I'm putting together a collection of circuits for the PIC programmer 13volt VPP supply.
I'm going to prototype a charge pump and a boost converter. The boost converter will be able to make lots of voltages, up to hundreds of volts, but I plan to clamp it at <20 with a zener. I'm also going to try making the boost converter with a BC547 transistor instead of a FET, because the PIC is only 3.3volts and most FETS want 5v for full-on.
I'm currently investigating whether it is possible to do some reverse engineering with the help of the Bus Pirate. Basically, we need to correlate an USB data stream (PC to undocumented device) with a SPI data stream (undocumented device to documented SPI flash chip). I'm not sure whether the undocumented device is just a stupid SPI master which receives SPI commands over USB and passes them through or whether it actually has builtin "intelligence". Dumping the USB data stream is already taken care of, so only the SPI data stream remains, and for that we'd like to use the Bus Pirate.
Some things about the Bus Pirate SPI sniffer mode remain unclear, though:
The I2C and SPI sniffers now use a 4096byte output ring buffer. Sniffer output goes into the ring buffer and gets pushed to the PC when the UART is free. This should eliminate problems with dropped bytes, regardless of UART speed or display mode. A long enough stream of data will eventually overtake the buffer, after which new bytes will be dropped until space is available.[...]
Both sniffers use the user input buffer as a ring buffer. Any commands entered after the sniffer macro will be lost. If the ring buffer is full, bytes are simply dropped until thereâ€™s free space. The MODE LED turns off if this happens.
Since I want to correlate logs, dropped data is a problem, made more severe by the fact that there will be an almost sustained (that is, there will be a delay in the order of microseconds after each 260-byte communication chunk) data rate of 10 Mbit/s in each direction (MISO+MOSI) with a total length of ~2 MByte per direction. That means I will overrun the 4096 byte ring buffer easily.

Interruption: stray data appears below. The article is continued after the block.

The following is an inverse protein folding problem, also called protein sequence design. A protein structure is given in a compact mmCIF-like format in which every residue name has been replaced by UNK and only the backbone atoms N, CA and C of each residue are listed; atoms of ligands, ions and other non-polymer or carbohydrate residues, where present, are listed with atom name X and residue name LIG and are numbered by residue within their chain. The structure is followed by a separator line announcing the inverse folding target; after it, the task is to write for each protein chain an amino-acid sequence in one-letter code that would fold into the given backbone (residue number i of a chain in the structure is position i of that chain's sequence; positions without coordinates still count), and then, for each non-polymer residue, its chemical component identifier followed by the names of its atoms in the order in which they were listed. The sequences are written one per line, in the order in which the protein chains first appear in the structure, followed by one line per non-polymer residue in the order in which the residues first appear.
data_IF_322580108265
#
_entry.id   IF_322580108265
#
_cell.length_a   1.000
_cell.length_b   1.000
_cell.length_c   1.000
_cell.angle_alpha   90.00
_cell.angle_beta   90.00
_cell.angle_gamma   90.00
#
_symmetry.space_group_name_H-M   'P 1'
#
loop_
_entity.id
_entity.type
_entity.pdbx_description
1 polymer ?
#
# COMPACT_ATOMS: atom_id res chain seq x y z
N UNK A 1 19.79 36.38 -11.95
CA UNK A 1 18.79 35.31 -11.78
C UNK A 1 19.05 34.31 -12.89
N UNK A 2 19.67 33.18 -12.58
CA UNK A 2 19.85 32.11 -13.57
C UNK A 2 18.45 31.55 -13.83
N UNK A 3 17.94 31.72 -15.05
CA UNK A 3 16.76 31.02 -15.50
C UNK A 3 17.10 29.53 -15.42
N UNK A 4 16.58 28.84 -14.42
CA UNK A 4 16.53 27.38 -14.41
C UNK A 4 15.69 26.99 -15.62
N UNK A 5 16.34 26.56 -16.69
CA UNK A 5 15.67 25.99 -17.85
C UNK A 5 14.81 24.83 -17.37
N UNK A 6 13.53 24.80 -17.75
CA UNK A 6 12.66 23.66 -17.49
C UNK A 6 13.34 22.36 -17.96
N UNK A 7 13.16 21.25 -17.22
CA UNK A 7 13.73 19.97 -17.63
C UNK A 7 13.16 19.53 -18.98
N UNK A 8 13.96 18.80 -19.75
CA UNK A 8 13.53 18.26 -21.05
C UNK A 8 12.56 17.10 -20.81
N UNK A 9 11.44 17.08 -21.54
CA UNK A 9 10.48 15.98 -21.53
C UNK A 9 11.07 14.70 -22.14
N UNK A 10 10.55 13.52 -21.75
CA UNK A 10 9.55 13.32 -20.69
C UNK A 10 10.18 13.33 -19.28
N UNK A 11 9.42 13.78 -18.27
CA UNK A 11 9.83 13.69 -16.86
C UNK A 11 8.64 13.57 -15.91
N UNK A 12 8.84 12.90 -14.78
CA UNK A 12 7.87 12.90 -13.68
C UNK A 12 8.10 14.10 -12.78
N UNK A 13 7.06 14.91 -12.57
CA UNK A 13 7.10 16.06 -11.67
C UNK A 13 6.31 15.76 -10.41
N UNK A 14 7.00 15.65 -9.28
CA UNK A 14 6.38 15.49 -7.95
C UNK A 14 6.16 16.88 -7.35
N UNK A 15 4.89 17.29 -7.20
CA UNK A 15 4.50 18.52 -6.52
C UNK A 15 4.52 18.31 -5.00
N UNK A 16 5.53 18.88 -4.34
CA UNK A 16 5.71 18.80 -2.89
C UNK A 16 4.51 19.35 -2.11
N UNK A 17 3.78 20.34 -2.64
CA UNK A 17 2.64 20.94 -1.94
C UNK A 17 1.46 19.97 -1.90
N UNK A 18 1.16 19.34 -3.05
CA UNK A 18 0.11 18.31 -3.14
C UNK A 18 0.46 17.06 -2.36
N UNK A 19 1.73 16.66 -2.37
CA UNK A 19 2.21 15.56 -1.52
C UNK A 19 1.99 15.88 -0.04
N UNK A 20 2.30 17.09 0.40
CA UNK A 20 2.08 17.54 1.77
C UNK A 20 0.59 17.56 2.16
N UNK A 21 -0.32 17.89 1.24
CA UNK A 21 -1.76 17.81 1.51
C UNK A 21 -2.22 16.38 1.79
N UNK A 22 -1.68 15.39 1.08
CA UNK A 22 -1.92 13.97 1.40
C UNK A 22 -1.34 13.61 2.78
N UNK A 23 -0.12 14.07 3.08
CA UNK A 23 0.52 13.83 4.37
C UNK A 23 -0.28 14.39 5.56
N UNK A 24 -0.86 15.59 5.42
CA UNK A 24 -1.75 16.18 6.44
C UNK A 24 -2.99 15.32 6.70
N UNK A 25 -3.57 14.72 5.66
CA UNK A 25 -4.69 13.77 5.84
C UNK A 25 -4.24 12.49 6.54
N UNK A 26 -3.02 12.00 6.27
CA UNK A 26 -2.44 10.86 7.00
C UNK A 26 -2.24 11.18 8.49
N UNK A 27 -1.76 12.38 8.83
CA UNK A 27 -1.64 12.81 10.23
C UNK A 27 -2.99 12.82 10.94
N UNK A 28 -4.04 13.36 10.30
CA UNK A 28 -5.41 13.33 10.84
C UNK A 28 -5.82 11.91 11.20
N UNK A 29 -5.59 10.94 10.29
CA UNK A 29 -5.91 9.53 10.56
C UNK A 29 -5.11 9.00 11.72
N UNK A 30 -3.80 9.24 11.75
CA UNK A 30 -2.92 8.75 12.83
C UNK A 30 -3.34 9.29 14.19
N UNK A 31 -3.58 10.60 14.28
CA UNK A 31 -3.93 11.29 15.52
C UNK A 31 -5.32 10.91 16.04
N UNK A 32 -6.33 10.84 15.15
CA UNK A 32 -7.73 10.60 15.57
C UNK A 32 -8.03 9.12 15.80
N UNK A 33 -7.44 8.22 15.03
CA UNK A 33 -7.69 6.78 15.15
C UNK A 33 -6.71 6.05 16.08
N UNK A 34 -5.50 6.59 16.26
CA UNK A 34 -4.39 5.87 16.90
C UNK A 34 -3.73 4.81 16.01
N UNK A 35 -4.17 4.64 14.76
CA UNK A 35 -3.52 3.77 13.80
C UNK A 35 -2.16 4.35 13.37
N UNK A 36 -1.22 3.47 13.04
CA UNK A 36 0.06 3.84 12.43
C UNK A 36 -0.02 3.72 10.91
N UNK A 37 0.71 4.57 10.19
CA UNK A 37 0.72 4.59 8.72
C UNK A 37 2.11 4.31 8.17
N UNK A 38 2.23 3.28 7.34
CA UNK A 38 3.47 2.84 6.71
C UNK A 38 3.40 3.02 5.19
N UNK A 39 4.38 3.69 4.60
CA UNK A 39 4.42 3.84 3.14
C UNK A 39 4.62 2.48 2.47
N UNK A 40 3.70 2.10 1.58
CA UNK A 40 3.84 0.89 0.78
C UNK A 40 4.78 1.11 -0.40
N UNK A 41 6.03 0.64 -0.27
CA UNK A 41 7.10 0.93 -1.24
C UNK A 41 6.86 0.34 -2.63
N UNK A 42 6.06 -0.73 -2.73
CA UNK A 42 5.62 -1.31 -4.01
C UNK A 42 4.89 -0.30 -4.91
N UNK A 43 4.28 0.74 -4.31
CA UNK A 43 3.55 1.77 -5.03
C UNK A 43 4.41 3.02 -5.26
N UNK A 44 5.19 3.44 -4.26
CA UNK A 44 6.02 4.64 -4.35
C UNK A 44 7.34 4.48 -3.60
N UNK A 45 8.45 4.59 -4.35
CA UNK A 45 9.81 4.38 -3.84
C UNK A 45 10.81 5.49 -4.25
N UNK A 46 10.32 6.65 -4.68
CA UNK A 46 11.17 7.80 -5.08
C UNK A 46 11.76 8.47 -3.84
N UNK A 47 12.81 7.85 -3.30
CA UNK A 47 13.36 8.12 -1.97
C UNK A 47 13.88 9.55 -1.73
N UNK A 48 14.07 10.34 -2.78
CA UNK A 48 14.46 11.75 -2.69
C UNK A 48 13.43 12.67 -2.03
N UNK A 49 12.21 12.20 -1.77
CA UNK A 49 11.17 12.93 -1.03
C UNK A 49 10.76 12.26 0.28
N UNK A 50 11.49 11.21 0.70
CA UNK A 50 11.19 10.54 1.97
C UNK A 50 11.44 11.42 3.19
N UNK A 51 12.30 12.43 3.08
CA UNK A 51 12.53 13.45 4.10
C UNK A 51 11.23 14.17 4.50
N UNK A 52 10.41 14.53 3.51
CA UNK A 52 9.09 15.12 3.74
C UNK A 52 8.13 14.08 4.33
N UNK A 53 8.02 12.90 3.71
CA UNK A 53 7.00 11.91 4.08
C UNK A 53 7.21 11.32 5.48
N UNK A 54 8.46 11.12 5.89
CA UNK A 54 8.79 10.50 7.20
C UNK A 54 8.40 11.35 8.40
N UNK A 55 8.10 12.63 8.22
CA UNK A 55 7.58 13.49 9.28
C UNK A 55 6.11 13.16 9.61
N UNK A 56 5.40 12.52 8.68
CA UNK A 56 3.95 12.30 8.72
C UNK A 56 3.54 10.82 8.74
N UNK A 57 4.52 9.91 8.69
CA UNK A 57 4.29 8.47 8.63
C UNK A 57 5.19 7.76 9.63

After that, will the Bus Pirate empty and fill the ring buffer bytewise and thus end up with a random selection of bytes from the stream being filled in to the freed byte(s) in the ring buffer each time one byte becomes free in the ring buffer? Such a random selection would mean anything past the first 4096 bytes is unusable as trace. OTOH, if the ring buffer is emptied in n-byte chunks (preferably larger than 260) the chunks are still useful.
It seems the MODE LED is the only indicator of a buffer overrun and there is no way to detect such a condition from the Bus Pirate output on the virtual serial port. That makes finding the chunk boundary impossible AFAICS.
I've been playing with mingw for a updated PIC programmer, cross platform, console app. I started by compiling the pirate-loader.c for the v4 bootloader - it's a simple single file with all the components needed (HEX parsing, serial coms, etc). In the source it looks like Piotr made POSIX-compatible read, write, close, and open, functions for windows. When I compile with MinGW I get an error that write, read, and open are already defined in io.h (I guess it already has posix substitutes?). I commented out the version in io.h and it compiles and works fine (I tried removing the version in the app, but it didn't work right, opening serial port error). This doesn't seem like an ideal solution. Does anyone have any suggestions? Here's the prototypes for the functions:
From pirate-loader.c: int write(int fd, const void* buf, int len) int read(int fd, void* buf, int len) int open(const char* path, unsigned long flags)
From MinGW io.h: //_CRTIMP int __cdecl __MINGW_NOTHROW write (int, const void*, unsigned int); //_CRTIMP int __cdecl __MINGW_NOTHROW read (int, void*, unsigned int); //_CRTIMP int __cdecl __MINGW_NOTHROW open (const char*, int, ...);